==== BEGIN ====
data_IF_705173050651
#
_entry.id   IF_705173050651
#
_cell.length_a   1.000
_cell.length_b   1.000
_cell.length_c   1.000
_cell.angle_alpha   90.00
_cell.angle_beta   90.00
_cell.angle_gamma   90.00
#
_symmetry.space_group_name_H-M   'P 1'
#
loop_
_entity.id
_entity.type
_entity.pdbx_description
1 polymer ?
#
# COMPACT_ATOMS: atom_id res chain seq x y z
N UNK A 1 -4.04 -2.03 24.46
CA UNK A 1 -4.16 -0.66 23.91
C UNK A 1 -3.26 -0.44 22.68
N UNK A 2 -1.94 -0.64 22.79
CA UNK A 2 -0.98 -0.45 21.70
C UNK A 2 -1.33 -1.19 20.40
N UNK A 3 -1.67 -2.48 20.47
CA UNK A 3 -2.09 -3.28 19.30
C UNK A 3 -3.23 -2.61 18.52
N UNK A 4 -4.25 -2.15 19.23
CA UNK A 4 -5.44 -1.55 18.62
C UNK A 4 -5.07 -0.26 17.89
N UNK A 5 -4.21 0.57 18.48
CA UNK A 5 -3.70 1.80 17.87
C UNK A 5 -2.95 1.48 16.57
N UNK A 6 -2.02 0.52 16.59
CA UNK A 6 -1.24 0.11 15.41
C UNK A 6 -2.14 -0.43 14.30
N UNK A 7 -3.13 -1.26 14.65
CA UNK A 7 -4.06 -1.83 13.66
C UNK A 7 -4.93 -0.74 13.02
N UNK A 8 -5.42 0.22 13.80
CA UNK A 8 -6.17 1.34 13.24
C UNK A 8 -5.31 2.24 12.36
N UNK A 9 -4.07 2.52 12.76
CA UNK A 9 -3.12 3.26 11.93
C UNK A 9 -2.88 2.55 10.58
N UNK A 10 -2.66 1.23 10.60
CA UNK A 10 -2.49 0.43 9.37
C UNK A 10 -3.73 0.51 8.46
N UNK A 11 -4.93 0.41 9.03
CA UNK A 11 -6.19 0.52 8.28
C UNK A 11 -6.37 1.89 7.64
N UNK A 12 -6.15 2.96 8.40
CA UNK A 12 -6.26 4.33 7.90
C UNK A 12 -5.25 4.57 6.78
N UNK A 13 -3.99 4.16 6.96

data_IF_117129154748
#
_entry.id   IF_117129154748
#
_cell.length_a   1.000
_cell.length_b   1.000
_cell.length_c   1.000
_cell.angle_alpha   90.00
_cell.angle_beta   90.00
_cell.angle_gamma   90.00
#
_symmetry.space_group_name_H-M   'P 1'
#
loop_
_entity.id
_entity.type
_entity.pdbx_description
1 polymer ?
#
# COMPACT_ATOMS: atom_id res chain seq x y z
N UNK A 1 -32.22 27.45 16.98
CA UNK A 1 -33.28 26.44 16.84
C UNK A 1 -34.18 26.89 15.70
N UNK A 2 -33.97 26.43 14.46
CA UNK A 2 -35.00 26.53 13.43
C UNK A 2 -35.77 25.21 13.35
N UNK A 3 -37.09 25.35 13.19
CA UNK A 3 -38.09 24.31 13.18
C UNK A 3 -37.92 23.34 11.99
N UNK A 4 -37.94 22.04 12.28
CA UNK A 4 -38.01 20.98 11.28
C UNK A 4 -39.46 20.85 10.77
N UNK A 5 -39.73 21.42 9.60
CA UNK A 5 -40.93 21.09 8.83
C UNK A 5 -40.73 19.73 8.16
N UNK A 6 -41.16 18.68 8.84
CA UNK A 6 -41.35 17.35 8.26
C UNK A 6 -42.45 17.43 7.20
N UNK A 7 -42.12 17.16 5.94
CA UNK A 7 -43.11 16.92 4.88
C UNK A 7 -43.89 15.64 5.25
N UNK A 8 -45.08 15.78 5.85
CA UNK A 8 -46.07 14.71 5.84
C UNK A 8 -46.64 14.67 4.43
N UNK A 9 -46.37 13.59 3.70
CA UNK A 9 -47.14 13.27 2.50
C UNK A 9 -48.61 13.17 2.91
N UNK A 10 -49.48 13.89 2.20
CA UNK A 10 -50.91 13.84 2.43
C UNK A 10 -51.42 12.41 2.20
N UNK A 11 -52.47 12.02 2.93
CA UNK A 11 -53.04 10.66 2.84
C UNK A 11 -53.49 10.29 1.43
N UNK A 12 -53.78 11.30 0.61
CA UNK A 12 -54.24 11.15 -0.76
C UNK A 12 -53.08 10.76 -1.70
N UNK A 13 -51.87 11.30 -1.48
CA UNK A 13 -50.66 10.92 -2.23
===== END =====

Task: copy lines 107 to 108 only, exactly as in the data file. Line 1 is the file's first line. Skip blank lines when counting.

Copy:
C UNK A 10 -51.42 12.41 2.20
N UNK A 11 -52.47 12.02 2.93